Practical explanations of practical methodologies that worked. Since reading the book I have learned a new skill I wanted, Learned one I needed and learned one i Promptly abandoned.
If you want to save yourself some time and learn more about skills and yourself this book is a must read.
I do have to agree with some of the folks that gave this book poor reviews. You can save even more time by only reading the first few chapters that explain the method and thought processes. Over half the content is filler that without the hard copy will only make some sense.
The book is informative, instructive, and true to the author's intent. In the first 6 chapters, which is only 20% of the way through the book, you will learn everything you need. The remainder of the book reinforces these teachings with real examples, one which I'm sure will enlighten you, as it has enlightened and validated me.
The 6 stories which reinforce the key teaching of the book.
To be pleased to know something about lots of my interests, rather than nothing about things I am interested in.
All the examples he gave were boring as s#!t. If you are planning on doing any of his examples, then you will love it. If you're not planning on it, then it is a waste of time.
No, just turned me off from other books from the author.
This book has great potential, but in reality it sucks (only the first 45 minutes are worth listening to).
I hope Josh reads his customers comments and takes their suggestions into account for this next book.
Classics, history, historical fiction, marketing, Napoleonic stuff and of course 'Boys own Adventure'. This is my bent. Occasional self help as well.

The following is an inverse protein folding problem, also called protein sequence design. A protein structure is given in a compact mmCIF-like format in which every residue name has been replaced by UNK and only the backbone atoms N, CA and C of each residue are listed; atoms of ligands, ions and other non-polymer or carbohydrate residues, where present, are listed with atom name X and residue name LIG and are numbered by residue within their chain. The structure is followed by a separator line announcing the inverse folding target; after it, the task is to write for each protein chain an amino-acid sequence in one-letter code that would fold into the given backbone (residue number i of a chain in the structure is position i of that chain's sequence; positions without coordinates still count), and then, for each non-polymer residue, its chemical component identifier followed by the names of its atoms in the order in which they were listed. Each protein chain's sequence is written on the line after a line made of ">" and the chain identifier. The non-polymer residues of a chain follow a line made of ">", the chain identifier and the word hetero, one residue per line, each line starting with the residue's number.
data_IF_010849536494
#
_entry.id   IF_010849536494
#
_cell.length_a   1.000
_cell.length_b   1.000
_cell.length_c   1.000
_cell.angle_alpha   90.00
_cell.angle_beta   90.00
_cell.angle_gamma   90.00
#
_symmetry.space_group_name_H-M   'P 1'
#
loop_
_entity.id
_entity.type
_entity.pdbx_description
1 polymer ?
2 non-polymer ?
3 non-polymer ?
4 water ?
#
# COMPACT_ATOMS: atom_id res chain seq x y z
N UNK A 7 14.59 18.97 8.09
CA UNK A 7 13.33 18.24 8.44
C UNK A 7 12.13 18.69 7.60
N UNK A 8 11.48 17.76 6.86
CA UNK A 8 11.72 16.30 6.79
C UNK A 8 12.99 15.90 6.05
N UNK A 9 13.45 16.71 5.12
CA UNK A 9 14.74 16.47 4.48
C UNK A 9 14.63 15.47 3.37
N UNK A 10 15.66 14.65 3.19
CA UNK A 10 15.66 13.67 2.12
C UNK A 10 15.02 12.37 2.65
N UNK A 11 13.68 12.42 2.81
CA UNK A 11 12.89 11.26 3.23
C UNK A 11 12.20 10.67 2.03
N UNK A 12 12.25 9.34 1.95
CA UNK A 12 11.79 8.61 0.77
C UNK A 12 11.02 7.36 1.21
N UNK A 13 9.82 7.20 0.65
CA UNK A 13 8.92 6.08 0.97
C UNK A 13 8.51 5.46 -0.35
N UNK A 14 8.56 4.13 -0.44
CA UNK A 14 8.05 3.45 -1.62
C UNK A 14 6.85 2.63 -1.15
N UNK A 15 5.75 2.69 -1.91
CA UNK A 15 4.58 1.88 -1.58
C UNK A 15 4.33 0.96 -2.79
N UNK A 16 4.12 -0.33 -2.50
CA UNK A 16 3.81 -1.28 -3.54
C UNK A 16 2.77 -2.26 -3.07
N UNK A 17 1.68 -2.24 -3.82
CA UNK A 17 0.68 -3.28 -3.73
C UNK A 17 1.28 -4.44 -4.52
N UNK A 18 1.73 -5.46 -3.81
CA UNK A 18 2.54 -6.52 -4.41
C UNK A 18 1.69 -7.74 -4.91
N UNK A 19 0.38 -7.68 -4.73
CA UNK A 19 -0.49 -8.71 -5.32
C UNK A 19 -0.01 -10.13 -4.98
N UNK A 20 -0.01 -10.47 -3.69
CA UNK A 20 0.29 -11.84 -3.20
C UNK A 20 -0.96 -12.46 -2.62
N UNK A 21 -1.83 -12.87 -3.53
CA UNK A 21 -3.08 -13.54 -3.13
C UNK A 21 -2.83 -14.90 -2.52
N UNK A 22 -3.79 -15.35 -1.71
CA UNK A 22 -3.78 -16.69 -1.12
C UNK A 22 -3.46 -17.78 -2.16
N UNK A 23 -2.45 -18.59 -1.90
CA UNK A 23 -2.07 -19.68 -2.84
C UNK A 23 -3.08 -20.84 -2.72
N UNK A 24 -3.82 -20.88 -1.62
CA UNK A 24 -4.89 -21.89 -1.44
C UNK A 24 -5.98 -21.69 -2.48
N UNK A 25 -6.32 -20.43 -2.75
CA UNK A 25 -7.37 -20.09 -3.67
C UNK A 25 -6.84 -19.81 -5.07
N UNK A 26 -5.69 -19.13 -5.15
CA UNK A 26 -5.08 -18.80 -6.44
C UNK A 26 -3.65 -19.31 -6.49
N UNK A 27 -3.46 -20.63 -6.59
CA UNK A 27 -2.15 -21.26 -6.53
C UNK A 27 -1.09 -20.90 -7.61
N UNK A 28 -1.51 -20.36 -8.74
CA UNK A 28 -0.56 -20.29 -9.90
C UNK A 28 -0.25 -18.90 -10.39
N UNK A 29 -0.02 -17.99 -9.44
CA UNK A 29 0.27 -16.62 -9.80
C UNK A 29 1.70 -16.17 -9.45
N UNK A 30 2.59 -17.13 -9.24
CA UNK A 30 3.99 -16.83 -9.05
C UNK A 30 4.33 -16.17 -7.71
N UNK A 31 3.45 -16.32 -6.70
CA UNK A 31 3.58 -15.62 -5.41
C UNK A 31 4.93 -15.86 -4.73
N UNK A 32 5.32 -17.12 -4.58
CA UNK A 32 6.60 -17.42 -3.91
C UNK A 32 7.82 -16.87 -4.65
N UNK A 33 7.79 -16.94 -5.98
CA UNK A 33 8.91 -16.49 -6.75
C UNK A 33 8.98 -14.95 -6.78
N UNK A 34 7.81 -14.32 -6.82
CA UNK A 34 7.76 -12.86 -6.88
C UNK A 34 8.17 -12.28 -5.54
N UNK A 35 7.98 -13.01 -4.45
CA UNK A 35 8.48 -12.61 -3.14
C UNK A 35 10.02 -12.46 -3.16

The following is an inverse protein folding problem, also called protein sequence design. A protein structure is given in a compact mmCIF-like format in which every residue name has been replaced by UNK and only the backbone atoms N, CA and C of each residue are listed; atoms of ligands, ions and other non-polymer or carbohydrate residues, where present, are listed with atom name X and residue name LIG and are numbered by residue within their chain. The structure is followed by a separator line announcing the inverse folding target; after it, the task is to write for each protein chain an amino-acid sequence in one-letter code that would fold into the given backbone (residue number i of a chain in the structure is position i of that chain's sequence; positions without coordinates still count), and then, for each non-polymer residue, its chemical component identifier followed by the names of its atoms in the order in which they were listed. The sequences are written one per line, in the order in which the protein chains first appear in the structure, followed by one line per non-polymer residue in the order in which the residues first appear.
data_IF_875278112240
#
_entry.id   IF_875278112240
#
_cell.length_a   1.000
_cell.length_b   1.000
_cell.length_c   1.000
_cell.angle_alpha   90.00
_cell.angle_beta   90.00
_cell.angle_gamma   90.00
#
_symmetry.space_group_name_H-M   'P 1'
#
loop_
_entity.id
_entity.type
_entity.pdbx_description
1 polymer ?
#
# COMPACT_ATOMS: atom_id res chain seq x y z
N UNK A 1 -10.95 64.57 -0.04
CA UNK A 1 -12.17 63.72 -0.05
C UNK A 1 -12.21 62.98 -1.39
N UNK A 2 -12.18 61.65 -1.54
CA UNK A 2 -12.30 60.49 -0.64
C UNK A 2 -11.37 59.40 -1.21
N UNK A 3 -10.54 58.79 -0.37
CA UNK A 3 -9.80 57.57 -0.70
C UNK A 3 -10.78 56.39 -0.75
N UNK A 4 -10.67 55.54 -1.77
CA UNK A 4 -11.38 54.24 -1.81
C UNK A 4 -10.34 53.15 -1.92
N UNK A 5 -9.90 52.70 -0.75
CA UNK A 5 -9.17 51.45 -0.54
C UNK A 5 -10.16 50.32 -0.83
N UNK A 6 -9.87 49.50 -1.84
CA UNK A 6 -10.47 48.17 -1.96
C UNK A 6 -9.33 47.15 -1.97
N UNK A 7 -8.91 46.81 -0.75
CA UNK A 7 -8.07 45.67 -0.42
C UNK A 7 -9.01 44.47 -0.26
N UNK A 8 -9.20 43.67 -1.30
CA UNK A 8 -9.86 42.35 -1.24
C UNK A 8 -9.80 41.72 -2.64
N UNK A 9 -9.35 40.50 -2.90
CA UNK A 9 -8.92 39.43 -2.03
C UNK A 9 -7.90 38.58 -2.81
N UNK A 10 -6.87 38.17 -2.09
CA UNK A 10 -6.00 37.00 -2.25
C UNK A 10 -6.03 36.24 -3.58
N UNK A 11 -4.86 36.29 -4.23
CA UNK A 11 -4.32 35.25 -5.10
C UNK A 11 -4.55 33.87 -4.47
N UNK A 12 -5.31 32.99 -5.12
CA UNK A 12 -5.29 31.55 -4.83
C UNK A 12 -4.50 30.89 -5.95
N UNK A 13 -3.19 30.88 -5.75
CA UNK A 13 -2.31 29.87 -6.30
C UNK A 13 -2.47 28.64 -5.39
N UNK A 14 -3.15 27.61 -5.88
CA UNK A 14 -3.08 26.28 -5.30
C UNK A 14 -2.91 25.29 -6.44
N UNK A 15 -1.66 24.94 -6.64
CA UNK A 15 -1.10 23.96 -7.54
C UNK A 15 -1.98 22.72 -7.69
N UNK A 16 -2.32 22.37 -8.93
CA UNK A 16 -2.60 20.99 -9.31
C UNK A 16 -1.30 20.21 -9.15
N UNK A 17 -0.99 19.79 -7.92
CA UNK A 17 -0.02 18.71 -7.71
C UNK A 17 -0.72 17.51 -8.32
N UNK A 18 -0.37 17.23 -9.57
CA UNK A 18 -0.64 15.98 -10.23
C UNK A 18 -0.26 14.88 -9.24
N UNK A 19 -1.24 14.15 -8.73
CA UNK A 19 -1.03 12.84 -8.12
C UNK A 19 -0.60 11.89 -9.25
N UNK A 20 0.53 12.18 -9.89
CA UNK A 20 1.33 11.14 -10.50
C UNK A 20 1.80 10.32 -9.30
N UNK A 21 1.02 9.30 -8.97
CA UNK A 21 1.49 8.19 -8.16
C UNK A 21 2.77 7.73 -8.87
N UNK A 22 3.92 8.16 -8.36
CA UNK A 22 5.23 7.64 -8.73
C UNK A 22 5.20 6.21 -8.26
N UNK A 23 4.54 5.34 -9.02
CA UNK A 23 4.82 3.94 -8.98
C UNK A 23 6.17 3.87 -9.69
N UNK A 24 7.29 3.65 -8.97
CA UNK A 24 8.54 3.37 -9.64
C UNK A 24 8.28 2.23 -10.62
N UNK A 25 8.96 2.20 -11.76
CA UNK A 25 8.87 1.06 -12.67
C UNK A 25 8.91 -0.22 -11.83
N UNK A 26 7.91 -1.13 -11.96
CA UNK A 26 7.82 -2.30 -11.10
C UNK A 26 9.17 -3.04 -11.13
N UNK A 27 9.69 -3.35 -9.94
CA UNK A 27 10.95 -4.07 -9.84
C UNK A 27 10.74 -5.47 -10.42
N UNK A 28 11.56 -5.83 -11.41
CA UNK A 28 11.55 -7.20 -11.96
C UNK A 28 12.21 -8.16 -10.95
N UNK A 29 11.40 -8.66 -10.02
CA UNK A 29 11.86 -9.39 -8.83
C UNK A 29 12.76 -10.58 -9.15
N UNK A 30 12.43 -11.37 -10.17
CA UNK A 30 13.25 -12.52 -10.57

Worth a listen to if you having trouble trying to commit to learning a new skill. Reduce your expectations, research, be realistic but most of all commit to regular working at it. A high threshold to aggravation is helpful. I was amazed at his ability to learn a musical instrument but would of like to seen his ability to learn a language as memory wasn't really covered besides the repetition put in to make muscle memory.
The narrator, and author is very appealing. The idea is sound - that the 10,000 hours of practice is needed for world-class performance, but not for competence, personal satisfaction, and just good enough.
The narrator carefully points out those things that are necessary for success in a new venture - a lovable project, a plan, scheduling time for practice etc., but when he comes to give his examples, there is not the same follow-through. I finished this book feeling somehow abandoned by the author.
Josh takes you through a comprehensive plan for learning anything quickly. That first 20 hours is crucial in your ability to learn (whatever it is you want to learn) and eventually master.
In addition, he walks you through different examples of how he learned to program, play an instrument and learn a new touch typing method. I listened to the examples I wanted to and moved on (as he gave us permission to).
All in all, I think it is a book I would go back to again and again to refresh my skills and challenge myself to learn something new.